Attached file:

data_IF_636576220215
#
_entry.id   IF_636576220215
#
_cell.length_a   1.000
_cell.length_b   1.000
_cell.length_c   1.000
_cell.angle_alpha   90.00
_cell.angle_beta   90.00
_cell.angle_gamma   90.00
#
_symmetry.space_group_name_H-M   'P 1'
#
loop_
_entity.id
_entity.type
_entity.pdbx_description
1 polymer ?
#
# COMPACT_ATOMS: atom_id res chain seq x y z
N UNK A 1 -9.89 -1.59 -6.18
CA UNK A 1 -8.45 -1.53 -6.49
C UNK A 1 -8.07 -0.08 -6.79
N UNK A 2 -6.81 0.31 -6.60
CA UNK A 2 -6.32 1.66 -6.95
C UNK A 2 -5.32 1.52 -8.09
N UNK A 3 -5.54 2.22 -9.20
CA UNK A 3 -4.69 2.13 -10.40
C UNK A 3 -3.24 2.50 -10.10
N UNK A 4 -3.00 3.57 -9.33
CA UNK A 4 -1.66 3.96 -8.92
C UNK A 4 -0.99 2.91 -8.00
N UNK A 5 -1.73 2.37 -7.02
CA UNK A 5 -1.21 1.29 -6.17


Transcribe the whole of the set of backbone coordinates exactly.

data_IF_636576220215
#
_entry.id   IF_636576220215
#
_cell.length_a   1.000
_cell.length_b   1.000
_cell.length_c   1.000
_cell.angle_alpha   90.00
_cell.angle_beta   90.00
_cell.angle_gamma   90.00
#
_symmetry.space_group_name_H-M   'P 1'
#
loop_
_entity.id
_entity.type
_entity.pdbx_description
1 polymer ?
#
# COMPACT_ATOMS: atom_id res chain seq x y z
N UNK A 1 -9.89 -1.59 -6.18
CA UNK A 1 -8.45 -1.53 -6.49
C UNK A 1 -8.07 -0.08 -6.79
N UNK A 2 -6.81 0.31 -6.60
CA UNK A 2 -6.32 1.66 -6.95
C UNK A 2 -5.32 1.52 -8.09
N UNK A 3 -5.54 2.22 -9.20
CA UNK A 3 -4.69 2.13 -10.40
C UNK A 3 -3.24 2.50 -10.10
N UNK A 4 -3.00 3.57 -9.33
CA UNK A 4 -1.66 3.96 -8.92
C UNK A 4 -0.99 2.91 -8.00
N UNK A 5 -1.73 2.37 -7.02
CA UNK A 5 -1.21 1.29 -6.17